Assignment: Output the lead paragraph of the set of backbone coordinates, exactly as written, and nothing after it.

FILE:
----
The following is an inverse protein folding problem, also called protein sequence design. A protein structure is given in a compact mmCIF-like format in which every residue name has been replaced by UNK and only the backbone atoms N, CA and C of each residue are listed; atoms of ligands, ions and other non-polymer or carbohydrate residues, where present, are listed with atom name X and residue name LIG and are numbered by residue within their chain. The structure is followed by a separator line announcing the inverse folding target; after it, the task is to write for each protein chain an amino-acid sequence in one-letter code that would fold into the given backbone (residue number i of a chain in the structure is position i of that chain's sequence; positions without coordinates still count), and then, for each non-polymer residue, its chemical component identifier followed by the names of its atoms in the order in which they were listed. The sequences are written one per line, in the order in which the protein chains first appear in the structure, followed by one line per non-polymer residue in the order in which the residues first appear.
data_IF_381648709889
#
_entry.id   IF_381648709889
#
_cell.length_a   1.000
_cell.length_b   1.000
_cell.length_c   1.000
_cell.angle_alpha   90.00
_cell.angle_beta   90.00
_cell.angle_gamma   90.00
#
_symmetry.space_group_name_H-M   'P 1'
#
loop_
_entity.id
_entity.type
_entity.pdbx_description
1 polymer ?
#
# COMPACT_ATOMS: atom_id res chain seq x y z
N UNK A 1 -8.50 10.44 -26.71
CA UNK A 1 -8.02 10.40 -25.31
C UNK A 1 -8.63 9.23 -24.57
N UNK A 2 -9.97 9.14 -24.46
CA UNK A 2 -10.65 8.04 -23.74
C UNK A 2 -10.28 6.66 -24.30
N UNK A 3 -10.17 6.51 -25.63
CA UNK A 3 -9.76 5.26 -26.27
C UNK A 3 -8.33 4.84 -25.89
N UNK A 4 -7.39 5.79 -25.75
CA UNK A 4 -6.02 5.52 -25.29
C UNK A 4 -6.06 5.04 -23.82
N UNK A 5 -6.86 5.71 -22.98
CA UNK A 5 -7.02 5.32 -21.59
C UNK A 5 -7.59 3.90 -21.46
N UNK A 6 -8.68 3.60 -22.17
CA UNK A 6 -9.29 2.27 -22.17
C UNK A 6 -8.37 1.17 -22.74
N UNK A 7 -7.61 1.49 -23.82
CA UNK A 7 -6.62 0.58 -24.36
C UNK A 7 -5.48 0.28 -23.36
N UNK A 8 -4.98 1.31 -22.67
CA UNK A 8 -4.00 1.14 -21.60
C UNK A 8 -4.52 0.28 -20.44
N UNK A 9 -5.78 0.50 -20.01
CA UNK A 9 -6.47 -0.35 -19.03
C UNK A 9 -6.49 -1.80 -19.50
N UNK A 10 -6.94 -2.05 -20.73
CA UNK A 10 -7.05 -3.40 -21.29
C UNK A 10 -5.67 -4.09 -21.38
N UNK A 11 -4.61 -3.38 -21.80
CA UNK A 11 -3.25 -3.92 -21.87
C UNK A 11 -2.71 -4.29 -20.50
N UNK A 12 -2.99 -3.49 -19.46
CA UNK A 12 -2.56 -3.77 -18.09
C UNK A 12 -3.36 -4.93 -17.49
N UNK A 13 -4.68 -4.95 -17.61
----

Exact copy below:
The following is an inverse protein folding problem, also called protein sequence design. A protein structure is given in a compact mmCIF-like format in which every residue name has been replaced by UNK and only the backbone atoms N, CA and C of each residue are listed; atoms of ligands, ions and other non-polymer or carbohydrate residues, where present, are listed with atom name X and residue name LIG and are numbered by residue within their chain. The structure is followed by a separator line announcing the inverse folding target; after it, the task is to write for each protein chain an amino-acid sequence in one-letter code that would fold into the given backbone (residue number i of a chain in the structure is position i of that chain's sequence; positions without coordinates still count), and then, for each non-polymer residue, its chemical component identifier followed by the names of its atoms in the order in which they were listed. The sequences are written one per line, in the order in which the protein chains first appear in the structure, followed by one line per non-polymer residue in the order in which the residues first appear.